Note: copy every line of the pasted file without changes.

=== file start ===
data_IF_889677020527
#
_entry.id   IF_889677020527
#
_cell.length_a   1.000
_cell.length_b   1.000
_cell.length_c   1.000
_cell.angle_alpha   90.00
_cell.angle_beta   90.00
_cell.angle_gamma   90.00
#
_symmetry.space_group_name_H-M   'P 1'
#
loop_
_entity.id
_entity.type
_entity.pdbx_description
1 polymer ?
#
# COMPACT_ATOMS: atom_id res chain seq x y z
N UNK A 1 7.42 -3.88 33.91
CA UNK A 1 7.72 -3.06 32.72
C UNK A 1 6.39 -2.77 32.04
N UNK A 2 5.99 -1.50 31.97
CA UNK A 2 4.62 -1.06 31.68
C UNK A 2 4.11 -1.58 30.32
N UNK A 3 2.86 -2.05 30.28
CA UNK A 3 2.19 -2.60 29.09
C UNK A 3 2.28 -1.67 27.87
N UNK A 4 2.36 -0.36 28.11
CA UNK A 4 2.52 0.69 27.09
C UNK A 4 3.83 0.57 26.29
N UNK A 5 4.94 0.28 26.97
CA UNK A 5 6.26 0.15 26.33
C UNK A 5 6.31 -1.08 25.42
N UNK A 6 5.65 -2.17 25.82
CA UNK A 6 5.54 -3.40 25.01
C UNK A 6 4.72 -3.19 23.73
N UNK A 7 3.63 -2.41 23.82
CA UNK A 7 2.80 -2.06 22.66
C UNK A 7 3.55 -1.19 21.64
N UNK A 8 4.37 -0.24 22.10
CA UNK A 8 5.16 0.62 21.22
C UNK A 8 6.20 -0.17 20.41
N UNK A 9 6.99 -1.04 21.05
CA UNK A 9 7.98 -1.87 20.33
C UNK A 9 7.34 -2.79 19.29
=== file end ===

data_IF_889677020527
#
_entry.id   IF_889677020527
#
_cell.length_a   1.000
_cell.length_b   1.000
_cell.length_c   1.000
_cell.angle_alpha   90.00
_cell.angle_beta   90.00
_cell.angle_gamma   90.00
#
_symmetry.space_group_name_H-M   'P 1'
#
loop_
_entity.id
_entity.type
_entity.pdbx_description
1 polymer ?
#
# COMPACT_ATOMS: atom_id res chain seq x y z
N UNK A 1 7.42 -3.88 33.91
CA UNK A 1 7.72 -3.06 32.72
C UNK A 1 6.39 -2.77 32.04
N UNK A 2 5.99 -1.50 31.97
CA UNK A 2 4.62 -1.06 31.68
C UNK A 2 4.11 -1.58 30.32
N UNK A 3 2.86 -2.05 30.28
CA UNK A 3 2.19 -2.60 29.09
C UNK A 3 2.28 -1.67 27.87
N UNK A 4 2.36 -0.36 28.11
CA UNK A 4 2.52 0.69 27.09
C UNK A 4 3.83 0.57 26.29
N UNK A 5 4.94 0.28 26.97
CA UNK A 5 6.26 0.15 26.33
C UNK A 5 6.31 -1.08 25.42
N UNK A 6 5.65 -2.17 25.82
CA UNK A 6 5.54 -3.40 25.01
C UNK A 6 4.72 -3.19 23.73
N UNK A 7 3.63 -2.41 23.82
CA UNK A 7 2.80 -2.06 22.66
C UNK A 7 3.55 -1.19 21.64
N UNK A 8 4.37 -0.24 22.10
CA UNK A 8 5.16 0.62 21.22
C UNK A 8 6.20 -0.17 20.41
N UNK A 9 6.99 -1.04 21.05
CA UNK A 9 7.98 -1.87 20.33
C UNK A 9 7.34 -2.79 19.29